New FIS Course:  Getting Started with Digital Construction

New FIS Course: Getting Started with Digital Construction

To support the digital revolution in the finishes and interiors sector, FIS has team up with digital specialists Digital Construction Skills to deliver a new course – Getting Started with Digital Construction, designed to help FIS Members pick through the vast array of digital tools available and to help you make sense of them and work out which ones will have the most positive impact on your business, aligned with your business goals.  This targeted is backed by a strategy support toolkit, that will help you develop a structured digital construction strategy and give your teams the skills and confidence they need to drive change in your business.

This CITB Assured course (Grant Tier 1) is aimed at construction professionals in the Finishes and Interiors sector who would like to learn how digital technologies can benefit their business and to explore the factors they should take into account when considering possible digital solutions. It will help delegates to implement new digital technologies whilst ensuring the greatest chance of successful implementation and avoiding common pitfalls.

Who the course is aimed at:

  • Managers and decision makers
  • Business owners
  • Directors
  • Engineers
  • Project Managers
  • Quantity Surveyors/Commercial Functions
  • SHEQ Staff
  • Team Leaders

Course Content

By the end of the course, delegates will be able to:

  • List the broad categories of digital tools available
  • Describe the possible benefits of implementing digital solutions
  • List the factors they need to take into account when selecting a new digital solution
  • Identify areas of strengths and weakness within their business in terms of readiness for implementing digital construction
  • Identify the supporting skills required to successfully implement the digital tools identified for their business
  • Explain how to identify specific problems within their business which could be solved with digital solutions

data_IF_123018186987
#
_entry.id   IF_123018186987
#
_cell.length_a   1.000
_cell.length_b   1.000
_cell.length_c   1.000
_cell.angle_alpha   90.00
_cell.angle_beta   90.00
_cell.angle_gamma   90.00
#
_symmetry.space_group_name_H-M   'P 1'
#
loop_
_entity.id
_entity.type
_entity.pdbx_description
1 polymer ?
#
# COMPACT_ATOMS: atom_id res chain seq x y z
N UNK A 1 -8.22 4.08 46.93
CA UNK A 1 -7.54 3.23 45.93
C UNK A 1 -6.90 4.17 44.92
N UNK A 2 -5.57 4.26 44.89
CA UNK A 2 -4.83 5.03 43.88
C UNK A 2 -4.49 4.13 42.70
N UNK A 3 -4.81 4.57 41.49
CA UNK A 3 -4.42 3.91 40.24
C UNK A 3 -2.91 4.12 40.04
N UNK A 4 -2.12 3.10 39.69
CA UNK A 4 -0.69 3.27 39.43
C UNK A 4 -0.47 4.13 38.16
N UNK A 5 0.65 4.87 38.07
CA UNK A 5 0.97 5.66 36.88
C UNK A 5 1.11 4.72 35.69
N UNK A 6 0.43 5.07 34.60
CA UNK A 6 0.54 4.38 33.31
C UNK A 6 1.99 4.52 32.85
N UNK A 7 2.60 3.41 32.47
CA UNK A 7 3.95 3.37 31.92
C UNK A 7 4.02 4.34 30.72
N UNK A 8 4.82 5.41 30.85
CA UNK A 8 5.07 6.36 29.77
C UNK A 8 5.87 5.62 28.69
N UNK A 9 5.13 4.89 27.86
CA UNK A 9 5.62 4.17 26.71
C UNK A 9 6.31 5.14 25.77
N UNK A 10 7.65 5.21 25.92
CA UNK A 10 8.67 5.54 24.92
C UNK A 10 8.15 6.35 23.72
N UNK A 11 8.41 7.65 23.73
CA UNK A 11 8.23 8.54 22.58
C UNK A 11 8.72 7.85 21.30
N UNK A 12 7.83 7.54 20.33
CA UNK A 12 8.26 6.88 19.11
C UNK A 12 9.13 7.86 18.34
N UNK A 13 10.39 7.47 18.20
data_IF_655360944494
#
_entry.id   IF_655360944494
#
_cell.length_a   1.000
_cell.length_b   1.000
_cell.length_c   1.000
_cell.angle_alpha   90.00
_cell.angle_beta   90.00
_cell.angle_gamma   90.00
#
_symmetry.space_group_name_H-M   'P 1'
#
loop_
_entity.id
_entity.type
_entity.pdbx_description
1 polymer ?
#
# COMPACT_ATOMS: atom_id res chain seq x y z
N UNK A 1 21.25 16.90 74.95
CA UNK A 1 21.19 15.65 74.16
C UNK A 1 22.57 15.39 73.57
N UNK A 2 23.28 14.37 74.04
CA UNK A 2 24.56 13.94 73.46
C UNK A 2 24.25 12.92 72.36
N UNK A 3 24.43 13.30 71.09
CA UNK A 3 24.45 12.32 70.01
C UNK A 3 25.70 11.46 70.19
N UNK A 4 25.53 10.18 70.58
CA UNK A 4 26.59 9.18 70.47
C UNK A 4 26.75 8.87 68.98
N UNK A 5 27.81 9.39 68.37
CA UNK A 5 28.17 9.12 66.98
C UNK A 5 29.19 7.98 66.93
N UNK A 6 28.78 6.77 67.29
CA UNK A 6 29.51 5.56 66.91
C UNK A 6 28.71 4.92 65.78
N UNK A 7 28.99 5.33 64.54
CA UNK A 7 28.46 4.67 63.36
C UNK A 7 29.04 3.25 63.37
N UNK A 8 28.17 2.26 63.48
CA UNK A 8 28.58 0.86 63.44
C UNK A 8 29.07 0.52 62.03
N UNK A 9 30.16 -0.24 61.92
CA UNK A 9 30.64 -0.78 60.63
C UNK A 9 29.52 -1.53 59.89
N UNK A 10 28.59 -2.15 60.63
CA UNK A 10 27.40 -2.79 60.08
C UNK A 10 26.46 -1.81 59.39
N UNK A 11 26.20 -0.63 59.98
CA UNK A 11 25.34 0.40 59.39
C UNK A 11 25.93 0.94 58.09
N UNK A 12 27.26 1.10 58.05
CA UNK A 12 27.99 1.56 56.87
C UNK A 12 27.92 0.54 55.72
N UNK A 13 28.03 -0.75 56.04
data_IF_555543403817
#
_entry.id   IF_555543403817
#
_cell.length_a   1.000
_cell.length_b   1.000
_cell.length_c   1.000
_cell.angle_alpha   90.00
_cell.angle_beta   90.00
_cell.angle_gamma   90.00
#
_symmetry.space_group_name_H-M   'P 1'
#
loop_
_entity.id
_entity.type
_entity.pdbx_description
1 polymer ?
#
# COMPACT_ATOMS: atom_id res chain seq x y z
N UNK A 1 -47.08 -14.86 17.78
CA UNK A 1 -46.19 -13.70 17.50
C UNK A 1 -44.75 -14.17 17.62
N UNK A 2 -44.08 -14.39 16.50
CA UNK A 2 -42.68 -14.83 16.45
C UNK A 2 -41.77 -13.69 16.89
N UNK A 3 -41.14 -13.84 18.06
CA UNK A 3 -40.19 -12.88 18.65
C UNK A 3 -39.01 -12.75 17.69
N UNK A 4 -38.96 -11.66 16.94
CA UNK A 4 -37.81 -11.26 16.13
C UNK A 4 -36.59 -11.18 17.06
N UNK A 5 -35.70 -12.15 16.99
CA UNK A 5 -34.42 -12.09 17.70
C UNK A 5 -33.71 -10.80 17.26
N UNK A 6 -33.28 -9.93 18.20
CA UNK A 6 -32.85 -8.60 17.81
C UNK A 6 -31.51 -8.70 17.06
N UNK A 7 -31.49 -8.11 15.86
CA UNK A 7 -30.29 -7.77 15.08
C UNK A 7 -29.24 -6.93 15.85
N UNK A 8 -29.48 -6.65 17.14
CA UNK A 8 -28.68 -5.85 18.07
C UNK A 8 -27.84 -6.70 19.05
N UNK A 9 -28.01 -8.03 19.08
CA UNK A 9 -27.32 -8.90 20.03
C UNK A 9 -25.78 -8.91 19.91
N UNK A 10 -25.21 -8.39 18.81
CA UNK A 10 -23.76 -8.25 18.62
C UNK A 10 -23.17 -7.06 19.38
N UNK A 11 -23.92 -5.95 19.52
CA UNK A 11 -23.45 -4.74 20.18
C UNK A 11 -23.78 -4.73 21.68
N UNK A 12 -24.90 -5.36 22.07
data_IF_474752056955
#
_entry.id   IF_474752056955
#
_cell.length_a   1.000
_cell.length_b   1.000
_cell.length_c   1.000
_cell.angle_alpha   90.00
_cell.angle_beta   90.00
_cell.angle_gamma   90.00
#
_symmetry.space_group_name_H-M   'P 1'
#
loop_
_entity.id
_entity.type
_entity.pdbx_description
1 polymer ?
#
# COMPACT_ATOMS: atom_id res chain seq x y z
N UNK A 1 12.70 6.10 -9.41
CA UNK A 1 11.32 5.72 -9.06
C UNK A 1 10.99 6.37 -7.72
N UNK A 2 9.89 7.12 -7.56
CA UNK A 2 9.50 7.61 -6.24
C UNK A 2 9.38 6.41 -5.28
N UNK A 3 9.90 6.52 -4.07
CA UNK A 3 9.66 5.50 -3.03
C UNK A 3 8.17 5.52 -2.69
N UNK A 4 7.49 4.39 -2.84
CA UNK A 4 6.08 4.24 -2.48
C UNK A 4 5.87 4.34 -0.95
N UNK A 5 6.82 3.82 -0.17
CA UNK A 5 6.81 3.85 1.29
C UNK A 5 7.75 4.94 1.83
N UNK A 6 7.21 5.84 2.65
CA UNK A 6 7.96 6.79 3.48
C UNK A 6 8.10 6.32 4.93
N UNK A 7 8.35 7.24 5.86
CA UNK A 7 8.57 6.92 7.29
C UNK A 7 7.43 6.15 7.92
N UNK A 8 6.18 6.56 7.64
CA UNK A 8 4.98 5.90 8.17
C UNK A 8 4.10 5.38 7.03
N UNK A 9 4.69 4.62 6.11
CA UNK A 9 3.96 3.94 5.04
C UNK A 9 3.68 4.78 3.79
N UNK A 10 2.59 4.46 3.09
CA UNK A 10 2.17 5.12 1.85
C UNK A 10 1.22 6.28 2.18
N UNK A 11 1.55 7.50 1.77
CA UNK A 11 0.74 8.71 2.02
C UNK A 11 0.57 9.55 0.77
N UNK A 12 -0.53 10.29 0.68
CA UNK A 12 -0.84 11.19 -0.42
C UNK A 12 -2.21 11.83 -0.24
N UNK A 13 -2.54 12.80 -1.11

The course is split over two consecutive afternoons and will take place on Wednesday 6th and Thursday 7th October 2021 and 2-5pm

To reserve you slot click here


Embracing Change – the story so far

Embracing Change – the story so far

The FIS Conference has been focussing on levers for change in the construction sector, how we rechart a course and go through the gears to delivering a better construction product in a healthier and sustainable supply chain.  Each week we are debating the levers and barriers to change and two of the five virtual roundtables that we are hosting are now available for members to “listen again”.

Key themes explored in our first session Building Trends in the finishes and interiors sector were how sustainable the recovery is, what is driving investment, regulatory change, how the office is really likely to change from a practical perspective and what this means to construction and how wider design and specification trends are likely to be impacting on future works.  Without spoiling the ending, there was some cause for optimism from most of the panel.

In the second session A Path to Net Zero we explored whether sustainability is driving change and the pressure that is washing through the supply chain, focussing not just on how we react, but the need to be proactive as a supply chain.  “Don’t wait” was a key message as was the theme, which is further developing through our upcoming sessions, “how do we collaborate outside of the project” and focus on what is important and we can change.

This week our focus was Shortages, Employment Models, Recruitment and Competence and we move to Procurement and Contracts next week and finish looking at Innovation in the finishes and interiors sector.

You can get early access and engage in the debate by booking your place here.

Sector experts debate the benefits of flexible working

Sector experts debate the benefits of flexible working

‘Worth more than pay’ – sector experts debate the benefits of flexible working

Demand for flexible working has grown in the wake of the pandemic, but does flexibility fit with construction, and can it ease the sector’s gender balance and skills issues? Recently Build UK Chief Executive Suzannah Nichol joined a Construction News roundtable to highlight how it is key to retaining a more diverse workforce.

Suzannah said:

“We keep talking about more diversity in construction but we’ve actually got to do things differently to make a difference”.

“It feels like we’ve been through a massive social experiment over the last 18 months and the virus crisis has instigated many conversations about people, processes and productivity “that we’re not generally very good at having in construction”.

You can read the full aticle at

Build UK has created a toolkit to assist businesses in implementing flexible working across your business, which includes a 10‐point action plan that companies of all sizes can use.

Is this finally the beginning of the end for retentions in Scotland?

Is this finally the beginning of the end for retentions in Scotland?

Following the formation of a small working group in Scotland to look at retentions, a new paper has been presented to Scottish Government.

Retentions have long blighted construction and this paper sets out conclusions from the working group together with clear recommendations designed to support the construction sector and improve cash flow and business sustainability, particularly for small and medium sized businesses.

Whilst the recommendations fall short of recommending an outright ban on retentions it recommends automatic release and legislation that will ensure retentions are held in a Retention Deposit Scheme.

The ten key recommendations are as follows: